Direct-to-consumer Footwear Brand Velasca Is Coming to New York

Alessandra Turra
·3 min read

MILAN Velasca is gearing up to bring its accessible Italian style to the U.S.

The director-to-consumer footwear brand, which was established in 2013 in Milan by Enrico Casati and Jacopo Sebastio, is about to open its first U.S. store in NoLIta in New York,.

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According to Sebastio, the company signed the 10-year lease agreement for a retail space at 250 Elizabeth Street in March 2020 but the opening was postponed due to bureaucratic issues linked with the COVID-19 pandemic.

“We can’t wait to open the store, where there are already 800 pairs of shoes which are ready to be sold,” said Sebastio, who added that the boutique will serve as warehouse for online shipments in North America. “We have good sales results in America, but since we didn’t have a logistics center in the country the duties on returns were denting our profits. Now with the store, we have great potential to grow in the North American market, especially through the e-commerce.”

Born as a brand with the mission of connecting Italian artisans with global consumers, Velasca kicked off its activity in 2013 with an online store and opened its first boutique on Milan’s via Tortona a year later.

“Since in two months from the opening of the shop we saw our numbers increasing tenfold, we decided to turn our digital company into an omnichannel business,” said Sebastio, who added that as of Dec. 31, 2019, half of the company’s revenues were from online and the other half was generated by the brand’s directly operated brick-and-mortar stores.

Along with the store in New York, Velasca is expanding its retail network with a shop in Naples, opening this year. Currently, the brand operates nine boutiques in Italy, as well as a store in Paris and one in London.

Like the majority of the companies in the fashion sector, Velasca, which has two private equity investors, P101 and MIP Sgr, in 2020 had to adapt to the new market scenario generated by the pandemic and succeeded, also thanks to detailed data analysis, at redirecting consumers to the online store. While Velasca is mainly known for its high-quality men’s formal shoes, which are sold at prices spanning from 180 euros to 250 euros, during the lockdowns the company invested in the development of more informal styles, in particular boat shoes for summer and booties for winter.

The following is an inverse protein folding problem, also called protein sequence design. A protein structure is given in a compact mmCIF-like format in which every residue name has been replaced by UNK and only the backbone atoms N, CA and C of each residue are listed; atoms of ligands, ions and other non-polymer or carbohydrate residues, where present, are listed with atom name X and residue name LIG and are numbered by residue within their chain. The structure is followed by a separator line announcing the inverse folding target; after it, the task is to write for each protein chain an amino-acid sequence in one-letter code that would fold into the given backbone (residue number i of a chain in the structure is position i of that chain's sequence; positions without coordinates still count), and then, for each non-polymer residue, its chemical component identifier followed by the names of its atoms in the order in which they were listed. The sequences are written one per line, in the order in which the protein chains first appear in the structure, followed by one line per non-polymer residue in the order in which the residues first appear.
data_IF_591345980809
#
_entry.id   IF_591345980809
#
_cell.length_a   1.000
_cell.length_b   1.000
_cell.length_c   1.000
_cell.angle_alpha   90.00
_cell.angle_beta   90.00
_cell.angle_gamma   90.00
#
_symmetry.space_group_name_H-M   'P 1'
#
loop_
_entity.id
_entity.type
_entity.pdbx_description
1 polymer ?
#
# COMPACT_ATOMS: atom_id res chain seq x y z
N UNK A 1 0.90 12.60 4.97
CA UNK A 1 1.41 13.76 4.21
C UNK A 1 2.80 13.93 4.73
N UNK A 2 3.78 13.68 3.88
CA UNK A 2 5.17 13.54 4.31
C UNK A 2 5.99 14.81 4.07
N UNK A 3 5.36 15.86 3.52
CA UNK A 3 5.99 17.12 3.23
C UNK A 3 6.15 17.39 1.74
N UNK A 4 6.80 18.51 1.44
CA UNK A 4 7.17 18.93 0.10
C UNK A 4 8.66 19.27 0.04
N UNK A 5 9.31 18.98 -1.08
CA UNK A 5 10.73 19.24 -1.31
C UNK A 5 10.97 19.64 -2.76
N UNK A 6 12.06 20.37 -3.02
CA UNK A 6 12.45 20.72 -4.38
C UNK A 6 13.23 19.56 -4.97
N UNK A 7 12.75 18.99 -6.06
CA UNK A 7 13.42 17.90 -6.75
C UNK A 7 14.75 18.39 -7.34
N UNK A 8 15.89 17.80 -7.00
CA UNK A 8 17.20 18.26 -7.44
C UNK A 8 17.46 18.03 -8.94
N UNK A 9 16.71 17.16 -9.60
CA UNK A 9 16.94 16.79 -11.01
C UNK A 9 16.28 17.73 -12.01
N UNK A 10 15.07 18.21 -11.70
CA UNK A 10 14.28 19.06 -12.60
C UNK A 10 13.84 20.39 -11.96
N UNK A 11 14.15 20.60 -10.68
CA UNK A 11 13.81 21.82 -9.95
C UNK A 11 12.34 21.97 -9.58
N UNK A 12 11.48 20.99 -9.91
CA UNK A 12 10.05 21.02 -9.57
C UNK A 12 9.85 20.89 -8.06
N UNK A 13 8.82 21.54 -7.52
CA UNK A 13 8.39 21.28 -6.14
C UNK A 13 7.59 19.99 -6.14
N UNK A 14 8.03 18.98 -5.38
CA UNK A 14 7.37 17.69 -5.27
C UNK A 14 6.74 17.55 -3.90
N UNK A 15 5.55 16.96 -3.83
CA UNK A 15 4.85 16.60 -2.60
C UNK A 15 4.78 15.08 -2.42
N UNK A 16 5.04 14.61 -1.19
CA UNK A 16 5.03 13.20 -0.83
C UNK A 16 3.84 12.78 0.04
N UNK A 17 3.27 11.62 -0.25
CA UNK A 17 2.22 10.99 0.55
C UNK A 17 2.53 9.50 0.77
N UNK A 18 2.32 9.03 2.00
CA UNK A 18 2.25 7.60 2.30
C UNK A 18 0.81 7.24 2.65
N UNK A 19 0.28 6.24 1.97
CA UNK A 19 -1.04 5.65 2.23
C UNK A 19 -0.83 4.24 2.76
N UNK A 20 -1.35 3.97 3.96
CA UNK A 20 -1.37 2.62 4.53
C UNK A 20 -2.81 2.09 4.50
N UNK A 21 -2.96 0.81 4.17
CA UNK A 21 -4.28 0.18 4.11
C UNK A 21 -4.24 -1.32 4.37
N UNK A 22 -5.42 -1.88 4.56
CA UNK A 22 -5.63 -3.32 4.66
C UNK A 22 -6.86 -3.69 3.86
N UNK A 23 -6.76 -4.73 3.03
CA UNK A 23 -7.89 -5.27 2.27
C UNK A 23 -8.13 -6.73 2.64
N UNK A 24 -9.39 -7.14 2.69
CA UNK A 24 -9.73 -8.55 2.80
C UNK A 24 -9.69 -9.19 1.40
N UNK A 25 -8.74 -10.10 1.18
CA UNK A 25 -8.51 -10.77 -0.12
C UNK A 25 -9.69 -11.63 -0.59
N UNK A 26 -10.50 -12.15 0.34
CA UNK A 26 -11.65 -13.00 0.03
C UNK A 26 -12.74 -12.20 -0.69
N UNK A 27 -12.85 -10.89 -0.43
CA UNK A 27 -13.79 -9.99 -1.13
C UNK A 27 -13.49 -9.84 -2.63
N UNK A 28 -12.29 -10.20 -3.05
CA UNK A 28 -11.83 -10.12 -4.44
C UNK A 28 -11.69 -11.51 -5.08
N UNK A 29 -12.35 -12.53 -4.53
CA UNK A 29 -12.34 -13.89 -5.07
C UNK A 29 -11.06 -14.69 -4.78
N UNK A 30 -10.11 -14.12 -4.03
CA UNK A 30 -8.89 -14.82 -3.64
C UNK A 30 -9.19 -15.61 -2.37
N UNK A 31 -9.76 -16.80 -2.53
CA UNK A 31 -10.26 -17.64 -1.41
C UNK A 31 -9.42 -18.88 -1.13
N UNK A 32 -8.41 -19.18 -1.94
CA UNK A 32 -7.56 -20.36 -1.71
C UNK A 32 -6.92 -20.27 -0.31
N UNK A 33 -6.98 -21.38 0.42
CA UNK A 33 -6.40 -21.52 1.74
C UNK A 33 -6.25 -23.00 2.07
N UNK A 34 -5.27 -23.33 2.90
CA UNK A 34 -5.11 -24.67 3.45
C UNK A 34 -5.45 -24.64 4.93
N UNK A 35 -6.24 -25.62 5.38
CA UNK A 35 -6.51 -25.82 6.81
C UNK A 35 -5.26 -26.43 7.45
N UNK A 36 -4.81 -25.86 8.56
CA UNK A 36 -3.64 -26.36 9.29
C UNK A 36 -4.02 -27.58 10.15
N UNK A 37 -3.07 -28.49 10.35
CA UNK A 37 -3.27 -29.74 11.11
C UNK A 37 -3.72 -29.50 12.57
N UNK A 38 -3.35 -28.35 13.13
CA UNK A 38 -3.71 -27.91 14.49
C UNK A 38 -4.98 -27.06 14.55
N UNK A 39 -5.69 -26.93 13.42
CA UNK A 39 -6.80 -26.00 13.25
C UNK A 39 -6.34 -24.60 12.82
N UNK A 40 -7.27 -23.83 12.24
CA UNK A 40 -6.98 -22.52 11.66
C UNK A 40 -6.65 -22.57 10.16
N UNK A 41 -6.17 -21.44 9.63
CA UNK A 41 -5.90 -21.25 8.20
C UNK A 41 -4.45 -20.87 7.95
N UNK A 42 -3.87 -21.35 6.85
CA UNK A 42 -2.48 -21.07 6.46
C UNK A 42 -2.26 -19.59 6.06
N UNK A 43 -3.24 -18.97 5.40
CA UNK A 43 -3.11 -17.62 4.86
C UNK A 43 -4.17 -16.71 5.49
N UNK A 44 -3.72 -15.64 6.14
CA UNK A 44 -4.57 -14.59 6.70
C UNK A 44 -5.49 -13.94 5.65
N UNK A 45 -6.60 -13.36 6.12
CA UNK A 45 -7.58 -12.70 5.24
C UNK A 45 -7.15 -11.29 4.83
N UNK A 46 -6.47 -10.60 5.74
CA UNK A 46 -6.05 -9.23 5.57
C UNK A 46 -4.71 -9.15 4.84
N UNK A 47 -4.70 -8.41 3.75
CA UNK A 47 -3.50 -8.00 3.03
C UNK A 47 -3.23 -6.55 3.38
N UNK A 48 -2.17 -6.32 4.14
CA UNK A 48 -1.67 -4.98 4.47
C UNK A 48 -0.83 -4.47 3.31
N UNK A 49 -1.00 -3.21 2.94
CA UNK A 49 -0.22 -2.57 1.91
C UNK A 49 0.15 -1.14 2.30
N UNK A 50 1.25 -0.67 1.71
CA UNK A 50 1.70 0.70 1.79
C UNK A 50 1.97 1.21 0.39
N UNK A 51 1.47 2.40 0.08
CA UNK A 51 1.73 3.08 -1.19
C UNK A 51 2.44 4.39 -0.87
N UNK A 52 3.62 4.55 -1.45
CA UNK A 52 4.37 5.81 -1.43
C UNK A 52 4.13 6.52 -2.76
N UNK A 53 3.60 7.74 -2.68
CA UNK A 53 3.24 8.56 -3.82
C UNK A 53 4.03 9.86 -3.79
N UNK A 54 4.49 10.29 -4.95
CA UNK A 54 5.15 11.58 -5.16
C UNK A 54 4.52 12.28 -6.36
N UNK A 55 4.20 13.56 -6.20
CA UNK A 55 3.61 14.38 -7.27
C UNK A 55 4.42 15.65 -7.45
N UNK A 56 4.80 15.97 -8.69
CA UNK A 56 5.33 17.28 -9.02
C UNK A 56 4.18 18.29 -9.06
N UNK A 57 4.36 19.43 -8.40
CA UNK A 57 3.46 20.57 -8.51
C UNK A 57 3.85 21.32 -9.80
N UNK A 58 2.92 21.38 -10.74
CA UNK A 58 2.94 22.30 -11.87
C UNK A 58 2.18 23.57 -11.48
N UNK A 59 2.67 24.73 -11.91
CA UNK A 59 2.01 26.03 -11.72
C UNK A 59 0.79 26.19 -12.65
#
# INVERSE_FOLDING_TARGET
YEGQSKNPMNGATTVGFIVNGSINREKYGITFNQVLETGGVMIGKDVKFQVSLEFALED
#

“Thanks to the flexibility of our company and to the close relationships we have with artisans we succeed at limiting the losses and we closed 2020 with 8 million euros of revenues, flat compared to 2019,” said Sebastio, who also expects “a strong positive rebound effect this year.”

Sebastio, who expects the company’s revenues to increase 60 percent in 2021 compared to 2020, said Velasca will continue to grow thanks to the introduction of product categories.

In particular, the company is working to expand its offering to women’s shoes. “We are not planning to launch hyper-feminine shoes, but it’s going to be an interpretation of our designs, which can already be considered unisex,” said Sebastio.

At the same time, the company’s ambition is to become a lifestyle brand, introducing a range of Made in Italy pieces, including knitwear, denim, outerwear, pants and shirts.

“In five years, we plan to offer men and women a full wardrobe reflecting the authentic Italian style,” added Sebastio.

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